Traffic rebound on U.S. airlines slows despite Labor Day bump

Delta Air Lines customers wear masks as they wait to be served at the ticker counter in the domestic terminal at Hartsfield-Jackson Atlanta International Airport, Friday, September 4, 2020. (Alyssa Pointer / Alyssa.Pointer@ajc.com)
Delta Air Lines customers wear masks as they wait to be served at the ticker counter in the domestic terminal at Hartsfield-Jackson Atlanta International Airport, Friday, September 4, 2020. (Alyssa Pointer / Alyssa.Pointer@ajc.com)

Credit: Alyssa Pointer / Alyssa.Pointer@ajc.com

Credit: Alyssa Pointer / Alyssa.Pointer@ajc.com

July was down 73% from year earlier; rest of summer not much better

Americans are still mostly avoiding airplanes amid the coronavirus pandemic, despite a busy Labor Day, according to the latest traffic reports.

Passenger traffic on U.S. airlines was down 73% in July from a year earlier, the U.S. Bureau of Transportation Statistics said Tuesday.

That’s improved from the year-over-year declines seen in April, May and June, when airline passenger traffic was down 96%, 90% and 80% respectively.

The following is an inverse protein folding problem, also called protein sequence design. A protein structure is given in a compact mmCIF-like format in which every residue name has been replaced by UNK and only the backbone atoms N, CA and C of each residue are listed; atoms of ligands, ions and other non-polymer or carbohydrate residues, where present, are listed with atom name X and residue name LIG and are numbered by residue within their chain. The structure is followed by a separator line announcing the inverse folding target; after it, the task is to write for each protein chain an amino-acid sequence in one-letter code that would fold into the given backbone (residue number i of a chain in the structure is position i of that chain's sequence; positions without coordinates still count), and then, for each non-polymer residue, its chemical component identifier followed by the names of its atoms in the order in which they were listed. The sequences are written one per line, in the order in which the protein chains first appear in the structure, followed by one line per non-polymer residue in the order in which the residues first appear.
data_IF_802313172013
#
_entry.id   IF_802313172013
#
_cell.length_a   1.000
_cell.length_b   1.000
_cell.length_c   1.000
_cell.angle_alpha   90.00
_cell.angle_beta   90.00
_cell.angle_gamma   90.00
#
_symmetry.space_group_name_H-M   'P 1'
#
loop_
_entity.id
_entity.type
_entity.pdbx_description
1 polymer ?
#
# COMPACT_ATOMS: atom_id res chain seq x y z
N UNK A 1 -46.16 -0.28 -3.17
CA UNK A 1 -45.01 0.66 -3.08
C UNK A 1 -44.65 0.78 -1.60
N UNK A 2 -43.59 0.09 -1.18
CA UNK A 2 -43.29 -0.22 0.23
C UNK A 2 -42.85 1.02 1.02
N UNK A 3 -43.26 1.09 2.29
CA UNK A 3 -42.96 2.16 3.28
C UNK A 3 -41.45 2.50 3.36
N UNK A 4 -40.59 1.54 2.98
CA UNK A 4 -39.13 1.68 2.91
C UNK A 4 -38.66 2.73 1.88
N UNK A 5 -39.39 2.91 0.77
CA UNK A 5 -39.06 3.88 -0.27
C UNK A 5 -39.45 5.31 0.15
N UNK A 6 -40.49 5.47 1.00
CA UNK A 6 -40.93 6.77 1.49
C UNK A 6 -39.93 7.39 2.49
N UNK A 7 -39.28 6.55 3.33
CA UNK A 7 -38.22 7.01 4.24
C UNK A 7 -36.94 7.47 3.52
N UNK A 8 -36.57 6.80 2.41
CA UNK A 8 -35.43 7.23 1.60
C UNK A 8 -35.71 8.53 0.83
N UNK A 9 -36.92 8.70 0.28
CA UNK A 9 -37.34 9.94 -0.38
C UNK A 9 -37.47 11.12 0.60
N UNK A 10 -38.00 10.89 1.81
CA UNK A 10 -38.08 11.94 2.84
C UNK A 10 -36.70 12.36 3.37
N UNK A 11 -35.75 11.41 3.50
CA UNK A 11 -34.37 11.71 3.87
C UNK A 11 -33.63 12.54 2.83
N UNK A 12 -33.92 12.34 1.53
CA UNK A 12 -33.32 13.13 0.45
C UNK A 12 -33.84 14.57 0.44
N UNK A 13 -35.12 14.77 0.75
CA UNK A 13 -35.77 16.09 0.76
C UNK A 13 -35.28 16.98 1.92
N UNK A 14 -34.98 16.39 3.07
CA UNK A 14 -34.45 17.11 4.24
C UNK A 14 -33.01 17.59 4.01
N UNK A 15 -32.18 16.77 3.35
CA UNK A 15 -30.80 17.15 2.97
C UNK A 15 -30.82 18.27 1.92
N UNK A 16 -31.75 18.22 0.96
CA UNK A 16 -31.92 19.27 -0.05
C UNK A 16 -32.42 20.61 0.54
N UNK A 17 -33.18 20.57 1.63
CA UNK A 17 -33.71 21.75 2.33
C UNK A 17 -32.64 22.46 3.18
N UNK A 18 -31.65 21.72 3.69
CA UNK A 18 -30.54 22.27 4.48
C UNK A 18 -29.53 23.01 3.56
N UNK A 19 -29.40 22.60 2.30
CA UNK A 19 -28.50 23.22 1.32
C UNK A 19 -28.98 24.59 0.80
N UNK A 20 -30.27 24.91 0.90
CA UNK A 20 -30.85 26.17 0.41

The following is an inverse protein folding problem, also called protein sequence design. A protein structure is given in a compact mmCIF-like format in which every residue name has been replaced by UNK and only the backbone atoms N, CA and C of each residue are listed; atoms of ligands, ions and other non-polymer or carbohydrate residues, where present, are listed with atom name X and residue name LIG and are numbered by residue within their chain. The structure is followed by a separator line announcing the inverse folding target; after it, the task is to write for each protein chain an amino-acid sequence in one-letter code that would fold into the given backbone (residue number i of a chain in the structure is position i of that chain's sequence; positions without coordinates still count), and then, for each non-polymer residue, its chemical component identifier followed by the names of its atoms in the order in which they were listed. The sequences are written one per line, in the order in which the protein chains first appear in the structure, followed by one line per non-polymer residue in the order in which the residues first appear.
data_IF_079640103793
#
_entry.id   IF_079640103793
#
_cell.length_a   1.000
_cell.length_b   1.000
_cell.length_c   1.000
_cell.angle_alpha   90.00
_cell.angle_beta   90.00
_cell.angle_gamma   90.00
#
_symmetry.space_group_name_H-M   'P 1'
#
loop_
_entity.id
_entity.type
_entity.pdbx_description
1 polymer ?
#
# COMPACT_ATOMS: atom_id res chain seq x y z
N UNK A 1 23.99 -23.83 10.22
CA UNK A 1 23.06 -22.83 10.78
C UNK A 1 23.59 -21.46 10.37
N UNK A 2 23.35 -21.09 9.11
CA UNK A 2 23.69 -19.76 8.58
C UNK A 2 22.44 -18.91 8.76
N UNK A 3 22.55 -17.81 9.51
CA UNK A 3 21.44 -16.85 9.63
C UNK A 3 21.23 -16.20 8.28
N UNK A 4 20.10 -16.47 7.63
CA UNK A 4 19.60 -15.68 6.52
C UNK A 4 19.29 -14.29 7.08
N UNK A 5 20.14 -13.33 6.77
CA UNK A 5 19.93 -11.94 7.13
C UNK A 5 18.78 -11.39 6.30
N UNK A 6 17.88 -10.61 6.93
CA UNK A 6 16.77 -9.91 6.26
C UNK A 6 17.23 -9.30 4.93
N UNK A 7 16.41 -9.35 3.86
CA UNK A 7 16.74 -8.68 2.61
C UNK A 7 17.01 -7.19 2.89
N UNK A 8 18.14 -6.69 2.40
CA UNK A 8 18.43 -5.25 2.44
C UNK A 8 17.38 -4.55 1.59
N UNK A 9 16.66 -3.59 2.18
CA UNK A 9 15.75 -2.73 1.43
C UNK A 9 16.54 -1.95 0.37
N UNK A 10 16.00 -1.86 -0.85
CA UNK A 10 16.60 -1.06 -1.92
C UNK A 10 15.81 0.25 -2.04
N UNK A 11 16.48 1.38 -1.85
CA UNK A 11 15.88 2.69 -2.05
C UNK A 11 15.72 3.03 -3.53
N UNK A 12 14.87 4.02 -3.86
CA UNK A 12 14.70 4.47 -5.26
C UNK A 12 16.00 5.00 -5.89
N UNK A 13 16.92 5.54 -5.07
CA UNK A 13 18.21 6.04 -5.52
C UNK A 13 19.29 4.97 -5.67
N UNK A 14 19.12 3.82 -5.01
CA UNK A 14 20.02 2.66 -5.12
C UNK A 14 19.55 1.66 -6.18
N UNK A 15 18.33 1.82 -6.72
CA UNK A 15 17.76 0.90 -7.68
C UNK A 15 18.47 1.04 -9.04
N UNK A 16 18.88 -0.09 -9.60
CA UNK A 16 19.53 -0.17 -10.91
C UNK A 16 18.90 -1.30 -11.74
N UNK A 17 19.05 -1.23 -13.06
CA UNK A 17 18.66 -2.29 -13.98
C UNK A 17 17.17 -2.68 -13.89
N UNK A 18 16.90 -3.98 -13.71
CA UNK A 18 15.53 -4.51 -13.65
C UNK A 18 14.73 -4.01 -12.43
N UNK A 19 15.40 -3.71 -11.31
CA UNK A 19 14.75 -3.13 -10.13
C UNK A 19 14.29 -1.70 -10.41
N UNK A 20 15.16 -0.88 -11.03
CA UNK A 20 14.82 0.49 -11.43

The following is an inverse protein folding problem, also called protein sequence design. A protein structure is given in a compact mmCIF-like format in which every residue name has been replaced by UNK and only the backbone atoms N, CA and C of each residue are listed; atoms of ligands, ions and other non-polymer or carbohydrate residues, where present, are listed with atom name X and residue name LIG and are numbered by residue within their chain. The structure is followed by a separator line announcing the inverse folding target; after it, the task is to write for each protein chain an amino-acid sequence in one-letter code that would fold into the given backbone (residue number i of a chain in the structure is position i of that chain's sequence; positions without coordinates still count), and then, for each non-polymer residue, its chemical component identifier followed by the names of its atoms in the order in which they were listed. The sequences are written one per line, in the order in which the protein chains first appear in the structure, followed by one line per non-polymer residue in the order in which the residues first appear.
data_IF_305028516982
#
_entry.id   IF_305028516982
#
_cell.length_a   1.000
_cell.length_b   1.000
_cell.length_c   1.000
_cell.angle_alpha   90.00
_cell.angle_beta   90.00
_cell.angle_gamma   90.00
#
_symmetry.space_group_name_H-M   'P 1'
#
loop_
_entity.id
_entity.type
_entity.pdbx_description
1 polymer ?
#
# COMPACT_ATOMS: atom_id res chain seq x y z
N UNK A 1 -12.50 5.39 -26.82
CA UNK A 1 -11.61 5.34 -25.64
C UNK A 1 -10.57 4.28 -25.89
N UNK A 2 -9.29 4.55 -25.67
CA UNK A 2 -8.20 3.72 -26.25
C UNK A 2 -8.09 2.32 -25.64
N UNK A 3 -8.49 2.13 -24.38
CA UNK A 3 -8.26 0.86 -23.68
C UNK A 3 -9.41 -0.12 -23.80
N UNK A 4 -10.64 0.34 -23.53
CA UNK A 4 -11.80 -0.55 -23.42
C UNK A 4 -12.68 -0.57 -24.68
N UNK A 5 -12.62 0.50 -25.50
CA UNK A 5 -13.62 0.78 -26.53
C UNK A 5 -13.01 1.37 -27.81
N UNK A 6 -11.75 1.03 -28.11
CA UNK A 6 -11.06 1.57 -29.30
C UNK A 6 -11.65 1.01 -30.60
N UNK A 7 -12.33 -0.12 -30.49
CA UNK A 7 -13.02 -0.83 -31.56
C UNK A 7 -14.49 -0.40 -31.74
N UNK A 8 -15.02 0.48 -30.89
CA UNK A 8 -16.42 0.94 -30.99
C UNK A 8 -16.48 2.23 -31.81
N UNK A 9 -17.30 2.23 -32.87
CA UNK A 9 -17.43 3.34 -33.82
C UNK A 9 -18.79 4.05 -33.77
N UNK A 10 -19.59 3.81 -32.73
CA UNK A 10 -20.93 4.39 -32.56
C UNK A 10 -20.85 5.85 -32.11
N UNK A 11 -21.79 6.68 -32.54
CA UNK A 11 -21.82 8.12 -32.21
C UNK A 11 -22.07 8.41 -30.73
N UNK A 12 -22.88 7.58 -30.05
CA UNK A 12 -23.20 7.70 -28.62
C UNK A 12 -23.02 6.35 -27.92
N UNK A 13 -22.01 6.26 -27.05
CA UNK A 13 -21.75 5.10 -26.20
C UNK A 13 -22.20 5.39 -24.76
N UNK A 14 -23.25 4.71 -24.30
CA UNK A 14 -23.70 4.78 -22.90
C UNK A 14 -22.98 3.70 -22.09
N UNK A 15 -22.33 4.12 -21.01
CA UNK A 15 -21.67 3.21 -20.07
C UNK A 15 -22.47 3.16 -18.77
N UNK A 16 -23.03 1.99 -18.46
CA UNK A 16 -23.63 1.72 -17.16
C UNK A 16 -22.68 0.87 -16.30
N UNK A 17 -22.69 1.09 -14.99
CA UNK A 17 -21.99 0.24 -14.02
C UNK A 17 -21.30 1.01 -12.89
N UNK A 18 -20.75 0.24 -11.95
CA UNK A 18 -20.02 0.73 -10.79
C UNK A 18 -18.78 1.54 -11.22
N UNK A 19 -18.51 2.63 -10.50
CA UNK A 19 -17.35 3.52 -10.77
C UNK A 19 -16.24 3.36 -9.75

But the recovery appeared to stall in August and early September, when year-over-year declines in passenger counts were still in the 70% range on some days, according to Transportation Security Administration data on people passing through airport security checkpoints.

The Labor Day holiday weekend brought some significant increases in traffic through airports, with more than 900,000 passengers on both Monday and last Friday. That’s the first time passenger counts have exceeded 900,000 since March 17, but still down from more than 2 million passengers on the same days a year ago.

The 18 largest U.S. airlines carried a total of 21.4 million passengers in July, according to preliminary federal data for the month. That’s up significantly from April’s 3 million passengers, which was a record low based on federal records dating back to 1974.

Domestic passenger traffic was down 70% in July, while international passenger traffic on U.S. airlines was down 90%.

Atlanta-based Delta Air Lines scaled back its plans for flight additions in August, but continues to make plans for resuming more international flights this fall and next year. It said its schedule is subject to change “due to the evolving nature of COVID-19, customer demand, government travel regulations and federal health guidelines.”

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